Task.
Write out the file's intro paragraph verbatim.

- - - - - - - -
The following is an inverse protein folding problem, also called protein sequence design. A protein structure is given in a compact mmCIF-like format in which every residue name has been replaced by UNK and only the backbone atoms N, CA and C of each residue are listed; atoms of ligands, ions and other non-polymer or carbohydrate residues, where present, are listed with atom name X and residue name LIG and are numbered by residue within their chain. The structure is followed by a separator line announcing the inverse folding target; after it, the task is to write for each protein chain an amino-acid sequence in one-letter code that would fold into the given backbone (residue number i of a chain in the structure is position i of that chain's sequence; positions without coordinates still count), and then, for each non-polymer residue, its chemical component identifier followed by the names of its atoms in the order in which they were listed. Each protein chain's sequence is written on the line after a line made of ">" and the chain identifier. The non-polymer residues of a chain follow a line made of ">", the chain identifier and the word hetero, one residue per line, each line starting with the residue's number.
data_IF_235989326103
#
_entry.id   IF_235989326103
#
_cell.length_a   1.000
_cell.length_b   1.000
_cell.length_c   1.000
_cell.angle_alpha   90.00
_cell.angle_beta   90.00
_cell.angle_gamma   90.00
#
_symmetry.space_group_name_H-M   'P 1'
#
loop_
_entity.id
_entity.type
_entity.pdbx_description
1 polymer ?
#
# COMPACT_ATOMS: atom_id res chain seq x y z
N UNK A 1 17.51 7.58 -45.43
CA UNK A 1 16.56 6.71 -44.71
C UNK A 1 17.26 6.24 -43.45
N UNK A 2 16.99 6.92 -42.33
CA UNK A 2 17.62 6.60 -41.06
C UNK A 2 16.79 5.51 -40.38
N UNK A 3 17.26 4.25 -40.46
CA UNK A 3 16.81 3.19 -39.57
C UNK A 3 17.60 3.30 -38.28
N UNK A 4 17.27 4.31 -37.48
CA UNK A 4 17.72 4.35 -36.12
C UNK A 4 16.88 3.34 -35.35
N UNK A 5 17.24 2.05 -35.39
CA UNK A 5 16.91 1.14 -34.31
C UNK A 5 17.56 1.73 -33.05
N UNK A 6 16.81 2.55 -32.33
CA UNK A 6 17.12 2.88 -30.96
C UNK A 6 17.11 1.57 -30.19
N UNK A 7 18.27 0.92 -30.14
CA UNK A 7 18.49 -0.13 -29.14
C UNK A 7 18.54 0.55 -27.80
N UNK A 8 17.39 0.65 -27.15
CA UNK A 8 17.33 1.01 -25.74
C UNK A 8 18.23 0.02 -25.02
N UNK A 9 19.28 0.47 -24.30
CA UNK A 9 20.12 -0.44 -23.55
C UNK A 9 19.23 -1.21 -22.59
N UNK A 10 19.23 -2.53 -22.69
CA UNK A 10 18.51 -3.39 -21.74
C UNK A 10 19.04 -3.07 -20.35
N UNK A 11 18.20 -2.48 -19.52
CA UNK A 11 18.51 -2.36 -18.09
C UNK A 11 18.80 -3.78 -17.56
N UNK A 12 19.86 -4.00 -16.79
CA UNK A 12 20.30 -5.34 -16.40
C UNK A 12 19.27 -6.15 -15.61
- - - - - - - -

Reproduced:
The following is an inverse protein folding problem, also called protein sequence design. A protein structure is given in a compact mmCIF-like format in which every residue name has been replaced by UNK and only the backbone atoms N, CA and C of each residue are listed; atoms of ligands, ions and other non-polymer or carbohydrate residues, where present, are listed with atom name X and residue name LIG and are numbered by residue within their chain. The structure is followed by a separator line announcing the inverse folding target; after it, the task is to write for each protein chain an amino-acid sequence in one-letter code that would fold into the given backbone (residue number i of a chain in the structure is position i of that chain's sequence; positions without coordinates still count), and then, for each non-polymer residue, its chemical component identifier followed by the names of its atoms in the order in which they were listed. Each protein chain's sequence is written on the line after a line made of ">" and the chain identifier. The non-polymer residues of a chain follow a line made of ">", the chain identifier and the word hetero, one residue per line, each line starting with the residue's number.